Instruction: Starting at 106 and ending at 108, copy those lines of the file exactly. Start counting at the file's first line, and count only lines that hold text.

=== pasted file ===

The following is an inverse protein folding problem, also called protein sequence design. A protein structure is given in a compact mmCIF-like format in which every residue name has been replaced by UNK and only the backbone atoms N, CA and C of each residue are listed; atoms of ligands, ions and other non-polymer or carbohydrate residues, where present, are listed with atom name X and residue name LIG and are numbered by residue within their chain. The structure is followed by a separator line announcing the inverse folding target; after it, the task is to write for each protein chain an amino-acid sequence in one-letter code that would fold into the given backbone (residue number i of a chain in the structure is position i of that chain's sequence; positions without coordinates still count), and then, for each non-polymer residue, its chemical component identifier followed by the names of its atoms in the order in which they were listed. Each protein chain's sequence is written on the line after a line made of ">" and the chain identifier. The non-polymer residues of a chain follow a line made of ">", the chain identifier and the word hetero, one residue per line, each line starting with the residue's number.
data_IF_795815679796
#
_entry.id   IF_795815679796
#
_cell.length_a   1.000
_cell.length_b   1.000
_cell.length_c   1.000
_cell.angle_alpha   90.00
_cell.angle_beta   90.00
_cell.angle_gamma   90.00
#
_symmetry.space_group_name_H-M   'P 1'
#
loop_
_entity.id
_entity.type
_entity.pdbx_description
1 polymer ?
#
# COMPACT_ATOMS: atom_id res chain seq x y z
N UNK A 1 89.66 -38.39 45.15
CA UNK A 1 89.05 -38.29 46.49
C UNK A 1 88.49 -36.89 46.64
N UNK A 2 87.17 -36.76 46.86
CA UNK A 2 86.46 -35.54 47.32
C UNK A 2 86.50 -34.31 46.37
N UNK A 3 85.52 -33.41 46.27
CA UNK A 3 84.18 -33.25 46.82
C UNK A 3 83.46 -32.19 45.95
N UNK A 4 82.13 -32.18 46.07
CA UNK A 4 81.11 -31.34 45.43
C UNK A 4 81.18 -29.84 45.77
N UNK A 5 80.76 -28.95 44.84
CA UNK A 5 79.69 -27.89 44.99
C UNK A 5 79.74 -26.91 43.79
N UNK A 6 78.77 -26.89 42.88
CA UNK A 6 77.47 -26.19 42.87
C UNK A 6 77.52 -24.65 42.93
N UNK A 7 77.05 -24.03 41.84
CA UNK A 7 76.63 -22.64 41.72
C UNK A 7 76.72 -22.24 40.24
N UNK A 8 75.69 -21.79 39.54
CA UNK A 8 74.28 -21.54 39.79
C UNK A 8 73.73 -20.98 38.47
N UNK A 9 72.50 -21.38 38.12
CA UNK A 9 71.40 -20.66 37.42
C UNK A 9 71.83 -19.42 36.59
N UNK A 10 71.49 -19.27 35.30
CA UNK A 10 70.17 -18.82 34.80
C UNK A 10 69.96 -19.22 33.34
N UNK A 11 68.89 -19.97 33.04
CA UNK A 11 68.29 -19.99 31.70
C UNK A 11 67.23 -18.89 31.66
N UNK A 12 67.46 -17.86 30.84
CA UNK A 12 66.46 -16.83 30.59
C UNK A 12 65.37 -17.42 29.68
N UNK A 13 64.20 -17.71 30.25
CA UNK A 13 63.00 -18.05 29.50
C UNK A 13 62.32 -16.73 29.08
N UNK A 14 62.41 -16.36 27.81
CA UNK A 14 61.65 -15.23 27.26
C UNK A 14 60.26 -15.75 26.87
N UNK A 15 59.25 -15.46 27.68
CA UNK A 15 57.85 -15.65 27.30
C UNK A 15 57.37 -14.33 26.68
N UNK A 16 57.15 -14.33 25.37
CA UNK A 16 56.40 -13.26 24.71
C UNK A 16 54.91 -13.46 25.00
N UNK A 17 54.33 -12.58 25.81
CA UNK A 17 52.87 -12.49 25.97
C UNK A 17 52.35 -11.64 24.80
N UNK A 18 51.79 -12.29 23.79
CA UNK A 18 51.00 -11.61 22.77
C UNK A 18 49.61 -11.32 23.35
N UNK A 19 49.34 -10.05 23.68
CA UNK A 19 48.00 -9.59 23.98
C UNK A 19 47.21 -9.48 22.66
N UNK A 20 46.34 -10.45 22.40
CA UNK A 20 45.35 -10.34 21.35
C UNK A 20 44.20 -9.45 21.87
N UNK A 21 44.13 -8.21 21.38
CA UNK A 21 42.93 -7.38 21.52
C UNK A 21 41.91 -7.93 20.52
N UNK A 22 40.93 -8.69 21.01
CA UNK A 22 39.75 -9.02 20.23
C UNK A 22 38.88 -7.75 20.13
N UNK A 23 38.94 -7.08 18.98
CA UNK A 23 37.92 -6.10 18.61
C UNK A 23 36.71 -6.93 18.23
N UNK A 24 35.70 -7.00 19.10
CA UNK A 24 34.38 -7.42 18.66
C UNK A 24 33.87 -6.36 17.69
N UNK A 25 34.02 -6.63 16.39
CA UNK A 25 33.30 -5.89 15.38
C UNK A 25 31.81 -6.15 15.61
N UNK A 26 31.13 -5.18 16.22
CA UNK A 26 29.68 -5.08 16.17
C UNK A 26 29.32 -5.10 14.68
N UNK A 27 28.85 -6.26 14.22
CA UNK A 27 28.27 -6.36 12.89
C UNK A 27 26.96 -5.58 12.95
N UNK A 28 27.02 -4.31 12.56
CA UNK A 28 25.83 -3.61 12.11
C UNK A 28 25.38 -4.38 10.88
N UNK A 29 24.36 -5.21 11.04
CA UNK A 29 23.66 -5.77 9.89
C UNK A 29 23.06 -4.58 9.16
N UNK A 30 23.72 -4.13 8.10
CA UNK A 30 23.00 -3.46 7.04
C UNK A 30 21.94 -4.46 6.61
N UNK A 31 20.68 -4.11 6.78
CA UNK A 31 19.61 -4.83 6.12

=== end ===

N UNK A 29 24.36 -5.21 11.04
CA UNK A 29 23.66 -5.77 9.89
C UNK A 29 23.06 -4.58 9.16